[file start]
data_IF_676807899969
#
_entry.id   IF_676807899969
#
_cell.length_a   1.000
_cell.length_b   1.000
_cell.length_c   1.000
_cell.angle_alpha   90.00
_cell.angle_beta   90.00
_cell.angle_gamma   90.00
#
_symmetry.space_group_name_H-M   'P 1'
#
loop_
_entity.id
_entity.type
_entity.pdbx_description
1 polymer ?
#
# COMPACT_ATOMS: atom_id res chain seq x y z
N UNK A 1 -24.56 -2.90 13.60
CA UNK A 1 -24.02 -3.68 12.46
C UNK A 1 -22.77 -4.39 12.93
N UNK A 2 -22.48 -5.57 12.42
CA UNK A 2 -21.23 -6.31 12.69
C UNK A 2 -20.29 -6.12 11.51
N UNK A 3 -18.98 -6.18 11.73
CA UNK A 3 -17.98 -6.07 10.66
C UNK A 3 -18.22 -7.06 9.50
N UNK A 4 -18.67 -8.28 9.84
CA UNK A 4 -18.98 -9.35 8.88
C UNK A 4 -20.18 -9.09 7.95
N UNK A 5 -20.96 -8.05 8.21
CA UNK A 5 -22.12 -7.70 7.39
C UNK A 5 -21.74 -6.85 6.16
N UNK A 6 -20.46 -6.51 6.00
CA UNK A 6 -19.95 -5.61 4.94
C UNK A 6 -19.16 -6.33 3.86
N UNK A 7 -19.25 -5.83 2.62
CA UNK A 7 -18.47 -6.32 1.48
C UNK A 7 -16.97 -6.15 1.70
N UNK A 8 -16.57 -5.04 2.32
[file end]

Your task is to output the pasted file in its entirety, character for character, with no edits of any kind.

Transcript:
data_IF_676807899969
#
_entry.id   IF_676807899969
#
_cell.length_a   1.000
_cell.length_b   1.000
_cell.length_c   1.000
_cell.angle_alpha   90.00
_cell.angle_beta   90.00
_cell.angle_gamma   90.00
#
_symmetry.space_group_name_H-M   'P 1'
#
loop_
_entity.id
_entity.type
_entity.pdbx_description
1 polymer ?
#
# COMPACT_ATOMS: atom_id res chain seq x y z
N UNK A 1 -24.56 -2.90 13.60
CA UNK A 1 -24.02 -3.68 12.46
C UNK A 1 -22.77 -4.39 12.93
N UNK A 2 -22.48 -5.57 12.42
CA UNK A 2 -21.23 -6.31 12.69
C UNK A 2 -20.29 -6.12 11.51
N UNK A 3 -18.98 -6.18 11.73
CA UNK A 3 -17.98 -6.07 10.66
C UNK A 3 -18.22 -7.06 9.50
N UNK A 4 -18.67 -8.28 9.84
CA UNK A 4 -18.98 -9.35 8.88
C UNK A 4 -20.18 -9.09 7.95
N UNK A 5 -20.96 -8.05 8.21
CA UNK A 5 -22.12 -7.70 7.39
C UNK A 5 -21.74 -6.85 6.16
N UNK A 6 -20.46 -6.51 6.00
CA UNK A 6 -19.95 -5.61 4.94
C UNK A 6 -19.16 -6.33 3.86
N UNK A 7 -19.25 -5.83 2.62
CA UNK A 7 -18.47 -6.32 1.48
C UNK A 7 -16.97 -6.15 1.70
N UNK A 8 -16.57 -5.04 2.32